The Egyptian pound (Arabic: جنيه مصري Genēh Maṣri Egyptian Arabic pronunciation: [ɡeˈneː(h) ˈmɑsˤɾi] or in Alexandrian accent: Geni Maṣri [ˈɡeni ˈmɑsˤɾi]) (sign: E£ or ج.م; customary abbreviation LE; code: EGP) is the currency of Egypt. It is divided into 100 piastres, or ersh (قرش [ʔeɾʃ]; plural قروش [ʔʊˈɾuːʃ]; Turkish: Kuruş), or 1,000 millimes (Arabic: مليم [mælˈliːm]; French: Millime).
The ISO 4217 code is EGP. Locally, the abbreviation LE or L.E., which stands for livre égyptienne (French for Egyptian pound) is frequently used. E£ and £E are commonly used online. The name Genēh / Geni [ɡeˈneː(h), ˈɡeni] is derived from the Guinea coin, which had almost the same value of 100 piastres at the end of the 19th century.
In 1834, a Khedival Decree was issued providing for the issuing of an Egyptian currency based on a bimetallic base, i.e.: based on gold and silver. The Egyptian pound, known as the geneih, was introduced, replacing the Egyptian piastre (ersh) as the chief unit of currency. The piastre continued to circulate as 1⁄100 of a pound, with the piastre subdivided into 40 para. In 1885, the para ceased to be issued, and the piastre was divided into tenths (عشر القرش 'oshr el-ersh). These tenths were renamed milliemes (malleem) in 1916.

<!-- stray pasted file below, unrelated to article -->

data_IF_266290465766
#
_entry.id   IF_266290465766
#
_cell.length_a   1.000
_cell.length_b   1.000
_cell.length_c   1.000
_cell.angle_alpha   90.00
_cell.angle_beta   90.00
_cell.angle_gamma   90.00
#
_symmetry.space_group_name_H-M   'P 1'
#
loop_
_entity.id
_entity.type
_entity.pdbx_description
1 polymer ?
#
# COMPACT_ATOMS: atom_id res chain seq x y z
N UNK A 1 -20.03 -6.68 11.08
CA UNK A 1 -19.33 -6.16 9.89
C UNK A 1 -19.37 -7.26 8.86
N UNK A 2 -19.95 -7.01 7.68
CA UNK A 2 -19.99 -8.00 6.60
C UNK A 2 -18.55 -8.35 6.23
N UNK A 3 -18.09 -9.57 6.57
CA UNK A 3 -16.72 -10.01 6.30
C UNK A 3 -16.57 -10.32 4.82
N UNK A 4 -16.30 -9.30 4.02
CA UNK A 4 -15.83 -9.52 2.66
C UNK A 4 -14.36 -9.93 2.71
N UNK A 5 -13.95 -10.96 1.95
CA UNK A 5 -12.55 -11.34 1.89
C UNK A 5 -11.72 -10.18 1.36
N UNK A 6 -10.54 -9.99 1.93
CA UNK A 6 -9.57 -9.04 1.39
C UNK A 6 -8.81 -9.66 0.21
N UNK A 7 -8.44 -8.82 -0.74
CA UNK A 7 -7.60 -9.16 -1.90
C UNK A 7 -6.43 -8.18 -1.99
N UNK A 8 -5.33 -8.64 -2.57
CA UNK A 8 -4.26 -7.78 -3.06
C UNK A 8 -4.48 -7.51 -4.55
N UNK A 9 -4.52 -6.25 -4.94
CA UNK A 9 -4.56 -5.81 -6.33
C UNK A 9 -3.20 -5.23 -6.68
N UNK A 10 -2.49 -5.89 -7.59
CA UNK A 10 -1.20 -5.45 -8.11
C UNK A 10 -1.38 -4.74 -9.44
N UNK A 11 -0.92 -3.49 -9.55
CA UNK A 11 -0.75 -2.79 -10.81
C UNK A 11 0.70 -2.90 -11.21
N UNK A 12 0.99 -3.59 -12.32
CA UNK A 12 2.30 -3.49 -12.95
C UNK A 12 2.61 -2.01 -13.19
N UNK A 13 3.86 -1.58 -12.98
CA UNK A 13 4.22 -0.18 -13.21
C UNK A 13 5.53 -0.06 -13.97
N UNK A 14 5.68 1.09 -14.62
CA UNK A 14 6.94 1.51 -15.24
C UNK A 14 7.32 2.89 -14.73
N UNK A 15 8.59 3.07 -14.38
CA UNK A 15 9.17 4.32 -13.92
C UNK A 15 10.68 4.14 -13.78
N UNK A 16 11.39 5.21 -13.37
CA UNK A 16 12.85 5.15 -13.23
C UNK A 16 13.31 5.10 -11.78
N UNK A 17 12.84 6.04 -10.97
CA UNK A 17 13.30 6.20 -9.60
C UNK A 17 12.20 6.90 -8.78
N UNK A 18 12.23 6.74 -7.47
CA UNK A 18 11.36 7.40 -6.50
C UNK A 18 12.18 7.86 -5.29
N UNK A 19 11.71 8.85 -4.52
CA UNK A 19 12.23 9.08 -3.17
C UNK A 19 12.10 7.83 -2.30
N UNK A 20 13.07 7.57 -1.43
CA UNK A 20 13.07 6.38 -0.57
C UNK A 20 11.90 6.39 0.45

The legal exchange rates were fixed by force of law for important foreign currencies which became acceptable in the settlement of internal transactions. Eventually this led to Egypt using a de facto gold standard between 1885 and 1914, with E£1 = 7.4375 grams pure gold. At the outbreak of World War I, the Egyptian pound was pegged to the British pound sterling at EG£0.975 per GB£1.
Egypt remained part of the Sterling Area until 1962, when Egypt devalued slightly and switched to a peg to the United States dollar, at a rate of EG£1 = US$2.3. This peg was changed to 1 pound = 2.55555 dollars in 1973 when the dollar was devalued. The pound was itself devalued in 1978 to a peg of 1 pound = 1.42857 dollars (1 dollar = 0.7 pound). The pound floated in 1989; however, the float is tightly managed by the Central Bank of Egypt and foreign exchange controls are in effect.
The Egyptian pound was also used in Anglo-Egyptian Sudan between 1899 and 1956, and Cyrenaica when it was under British occupation and later an independent emirate between 1942 and 1951.
The National Bank of Egypt issued banknotes for the first time on 3 April 1899. The Central Bank of Egypt and the National Bank of Egypt were unified into the Central Bank of Egypt in 1961.
For a wider history surrounding currency in the region, see British currency in the Middle East.
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